Even in their last win, they gave up a half-dozen goals in an 8-6 victory over Montreal. What had been the strength of the team, its solid defensive play, has now become a question mark.
And one of the biggest questions involved is how to sort out that defense. Bruins coach Claude Julien not only needs to find a way to clean up his club's play in its own zone, but he also has to find the right combination on defense with seven healthy blueliners available for just six spots as the Bruins head to New York to face the Islanders on Thursday in the first of six straight road games.
Usually, deciding who to scratch is a tough but welcome decision for a coach. Islanders counterpart Jack Capuano would certainly welcome some options to pick from, as New York currently has nine players on injured reserve and two more serving suspensions. That includes defensemen Mark Streit (shoulder surgery), Mike Mottau (hip surgery, eye) and Mark Eaton (hip surgery), leaving the Isles with a defense featuring rookie Travis Hamonic, second-year players Andrew MacDonald and Ty Wishart and third-year man Jack Hillen to go along with the likes of former Bruin Milan Jurcina, Radek Martinek and Bruno Gervais.
In other words, it could be a lot worse for Julien, but that probably doesn't make him feel a whole lot better about the current state of his defense. After Wednesday's practice, Julien was asked who would sit against the Islanders.
"That's up in the air right now," Julien said. "I haven't made a decision on that yet. Right now the way we've played lately you could sit more than one, right?"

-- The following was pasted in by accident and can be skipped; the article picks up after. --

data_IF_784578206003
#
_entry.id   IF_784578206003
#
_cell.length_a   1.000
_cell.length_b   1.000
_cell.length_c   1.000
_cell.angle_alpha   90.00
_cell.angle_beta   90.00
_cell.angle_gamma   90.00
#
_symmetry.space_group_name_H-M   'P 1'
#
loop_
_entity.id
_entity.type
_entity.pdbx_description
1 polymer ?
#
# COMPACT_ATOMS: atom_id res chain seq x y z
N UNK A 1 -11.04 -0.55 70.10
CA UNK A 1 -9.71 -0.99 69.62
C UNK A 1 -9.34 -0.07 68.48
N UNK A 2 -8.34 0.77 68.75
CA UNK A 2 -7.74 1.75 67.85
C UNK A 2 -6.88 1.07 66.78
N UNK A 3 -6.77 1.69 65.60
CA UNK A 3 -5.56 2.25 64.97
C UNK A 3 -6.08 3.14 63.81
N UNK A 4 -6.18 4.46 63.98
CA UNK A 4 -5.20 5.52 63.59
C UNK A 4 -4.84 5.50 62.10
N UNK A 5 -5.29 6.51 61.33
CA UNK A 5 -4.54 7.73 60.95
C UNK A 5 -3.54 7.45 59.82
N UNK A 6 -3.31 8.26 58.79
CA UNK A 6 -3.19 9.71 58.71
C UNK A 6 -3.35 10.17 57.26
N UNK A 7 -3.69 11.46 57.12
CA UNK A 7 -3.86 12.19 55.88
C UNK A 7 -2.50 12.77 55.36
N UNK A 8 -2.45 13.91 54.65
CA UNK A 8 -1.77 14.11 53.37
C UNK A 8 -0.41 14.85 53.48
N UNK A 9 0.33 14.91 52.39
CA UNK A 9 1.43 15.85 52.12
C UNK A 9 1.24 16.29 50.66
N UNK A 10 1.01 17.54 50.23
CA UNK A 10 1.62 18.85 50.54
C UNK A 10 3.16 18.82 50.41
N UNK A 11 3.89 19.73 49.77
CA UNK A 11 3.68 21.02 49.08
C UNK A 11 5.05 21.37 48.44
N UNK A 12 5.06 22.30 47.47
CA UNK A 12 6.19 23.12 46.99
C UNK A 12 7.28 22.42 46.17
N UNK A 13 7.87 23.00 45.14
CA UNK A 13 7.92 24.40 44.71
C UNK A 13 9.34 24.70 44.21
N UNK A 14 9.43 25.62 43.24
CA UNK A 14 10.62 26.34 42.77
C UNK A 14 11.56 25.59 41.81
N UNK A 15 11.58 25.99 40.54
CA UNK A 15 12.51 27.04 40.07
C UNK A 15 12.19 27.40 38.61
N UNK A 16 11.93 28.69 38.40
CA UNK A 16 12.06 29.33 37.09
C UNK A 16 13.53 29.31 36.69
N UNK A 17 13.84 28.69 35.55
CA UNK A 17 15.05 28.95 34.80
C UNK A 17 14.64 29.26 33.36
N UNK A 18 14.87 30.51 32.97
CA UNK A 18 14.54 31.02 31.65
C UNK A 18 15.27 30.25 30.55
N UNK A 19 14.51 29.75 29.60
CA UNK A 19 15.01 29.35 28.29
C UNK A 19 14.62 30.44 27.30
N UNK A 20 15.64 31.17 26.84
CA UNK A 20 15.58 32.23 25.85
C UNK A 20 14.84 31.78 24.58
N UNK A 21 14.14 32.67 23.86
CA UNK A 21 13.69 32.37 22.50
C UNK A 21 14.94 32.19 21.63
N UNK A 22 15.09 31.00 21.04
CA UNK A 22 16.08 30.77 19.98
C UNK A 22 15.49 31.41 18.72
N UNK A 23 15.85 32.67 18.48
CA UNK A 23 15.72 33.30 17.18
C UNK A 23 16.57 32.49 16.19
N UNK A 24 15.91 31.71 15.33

Julien has rotated the press-box duty between four blueliners in the last 11 games since Mark Stuart and Andrew Ference returned from injuries. Stuart himself was scratched for eight games before playing Sunday and Tuesday, while Adam McQuaid, Steven Kampfer and Johnny Boychuk have each sat once.
Boychuk was a healthy scratch for the first time this season on Tuesday against Toronto, a reflection of his recent struggles as much as it was a numbers crunch.
"You never really think that you're going to be sitting, but that was their choice and you've got to respect that," Boychuk said. "I was maybe rushing my plays a little bit and not making the right plays at the right time.
"I've just got to play the way that I know I can," Boychuk added. "And it will be fine and I'll help the team."
Julien wouldn't commit to when Boychuk would return to the lineup but did discuss what the blueliner needs to work on to reclaim his spot.
"What we talked to him about was easy puck movement," Julien said. "I think his compete level is always there. I think Johnny is a guy who will give you everything he's got every game. He's another guy that's struggled with puck movement. Plays have died in our zone because of that. Taking a step back and looking at it from up there you hope will him find that element of his game again."
Boychuk appears to have taken the message to heart.
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